Zero to Concert in 10 Weeks

Written by: Lauren Vukicevich

Throughout my life, I have been blessed with many opportunities to go to concerts, and I have always been mesmerized by them. But until I put on my own concert, I never fully understood everything that went into making shows run the way they do. Cal Poly’s music program includes a sound design series, including a class which has come to be known as “RSVP” (that I took this Spring). In the spirit of Cal Poly’s “Learn by Doing” motto, the class designs, prepares, and executes every detail about the show in one 10-week quarter.

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The first order of business is assigning roles to each person (yes, I mean roles, as in plural). Dividing up many, many roles among 8 people can be challenging, but we had a good group this year and everyone stepped up right away. The roles I had this year were: composer, recordist/mixer, poet, stage manager, and reception coordinator. In addition to these, there were tasks that we all contributed to, such as stage construction and hanging lights (LOTS of them).

This process also involves promoting the show with posters, through social media, by coordinating with Cal Poly’s journalism department (mainly KCPR radio and Mustang News). We also went out and physically sold tickets to fellow music students, our friends, teachers, and bosses (Music Motive director, and my awesome boss, Steve Hilstein was kind enough to come support us and see the show!).

Cal Poly's Performing Arts Center

Cal Poly’s Performing Arts Center

Meanwhile, we were composing songs, learning to play them, and rehearsing with our groups. The show was meant to feature a variety of different types of music, but we still had to make sure each movement was cohesive. Though the styles of composition vary between each student, as well as the styles of the songs themselves, we worked to maintain a common thread in each piece. We decided on a “theme” phrase for the show early on, and while writing each song, each student seemed to include this theme. When it came time to record some of these songs, we noticed that we all had that same idea. It was pretty amazing!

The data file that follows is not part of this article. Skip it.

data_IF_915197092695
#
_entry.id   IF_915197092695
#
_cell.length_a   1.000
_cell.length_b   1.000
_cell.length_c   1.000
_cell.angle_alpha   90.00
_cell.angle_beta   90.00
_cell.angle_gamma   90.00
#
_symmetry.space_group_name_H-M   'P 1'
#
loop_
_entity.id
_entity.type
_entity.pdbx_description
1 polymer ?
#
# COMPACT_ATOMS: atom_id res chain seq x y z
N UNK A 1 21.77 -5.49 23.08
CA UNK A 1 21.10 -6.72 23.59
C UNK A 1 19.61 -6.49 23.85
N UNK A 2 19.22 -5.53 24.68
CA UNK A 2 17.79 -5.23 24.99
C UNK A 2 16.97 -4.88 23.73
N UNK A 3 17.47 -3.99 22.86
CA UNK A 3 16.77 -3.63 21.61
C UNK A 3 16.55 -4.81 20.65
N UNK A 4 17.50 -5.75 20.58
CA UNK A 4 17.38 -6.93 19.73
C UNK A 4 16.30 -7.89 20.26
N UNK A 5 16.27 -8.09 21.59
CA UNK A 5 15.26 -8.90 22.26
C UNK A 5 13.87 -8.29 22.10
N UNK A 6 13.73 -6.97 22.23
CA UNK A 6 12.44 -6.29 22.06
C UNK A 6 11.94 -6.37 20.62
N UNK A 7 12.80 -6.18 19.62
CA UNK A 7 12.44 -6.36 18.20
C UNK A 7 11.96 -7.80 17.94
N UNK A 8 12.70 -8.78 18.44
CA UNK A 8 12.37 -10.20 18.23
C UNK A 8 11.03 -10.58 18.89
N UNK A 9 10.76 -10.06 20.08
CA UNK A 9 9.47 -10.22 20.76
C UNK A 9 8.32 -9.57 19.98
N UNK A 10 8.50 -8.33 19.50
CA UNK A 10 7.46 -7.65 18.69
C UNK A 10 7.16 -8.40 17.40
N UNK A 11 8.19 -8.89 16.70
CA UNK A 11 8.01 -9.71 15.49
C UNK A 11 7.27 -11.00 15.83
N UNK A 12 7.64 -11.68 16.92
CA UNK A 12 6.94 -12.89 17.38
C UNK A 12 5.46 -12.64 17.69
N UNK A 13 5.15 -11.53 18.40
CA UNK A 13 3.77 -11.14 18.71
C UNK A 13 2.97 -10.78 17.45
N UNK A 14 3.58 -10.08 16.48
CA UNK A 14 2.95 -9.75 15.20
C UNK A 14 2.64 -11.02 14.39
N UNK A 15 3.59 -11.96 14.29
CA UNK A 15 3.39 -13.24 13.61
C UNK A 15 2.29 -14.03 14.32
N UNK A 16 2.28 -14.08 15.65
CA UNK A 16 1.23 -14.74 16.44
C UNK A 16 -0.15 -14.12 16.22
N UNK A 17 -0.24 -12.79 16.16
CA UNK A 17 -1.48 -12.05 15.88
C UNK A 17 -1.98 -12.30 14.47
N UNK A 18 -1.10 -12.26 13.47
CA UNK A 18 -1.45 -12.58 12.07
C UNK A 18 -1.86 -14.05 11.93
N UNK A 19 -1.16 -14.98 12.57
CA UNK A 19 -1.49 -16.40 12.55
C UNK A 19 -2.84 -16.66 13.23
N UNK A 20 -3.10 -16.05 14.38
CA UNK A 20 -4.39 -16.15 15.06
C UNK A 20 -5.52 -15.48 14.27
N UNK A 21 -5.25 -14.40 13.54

In the week prior to the performances, we had FULL days. We created a plan for the lighting and other visual effects (such as videos and fog machines) that would be included in the show. We rehearsed with the dancers and musicians, making sure we had all of the audio lined up correctly, and making any necessary changes. We added final touches to recorded songs, and everyone practiced their pieces on their own, as well as on the stage.

10363705_10152203881649531_4401665198148141468_nThis year’s show, RSVP XIX: Vox Balaena, was about the lives and songs of Baleen whales. There were four movements, each meant to be from a different perspective. The first was a view of whales from an early human perspective: the thought that whales are monsters from the sea (“Leviathan”). Next was from the perspective of whales themselves. The third movement was a depiction of the horrors of whaling, and the reality of this problem in our world today. Lastly, we finished with a movement of hope and possibility; the idea that all creatures are related, and that we can take care of each other.

Although this show was more work than the average class, it was definitely worth it. I learned so much from this experience and I can honestly say that I will never forget the people I worked so closely with. Music just has a way of fixing memories into our minds!

For more information, you can visit the Performing Arts Center website here.

 

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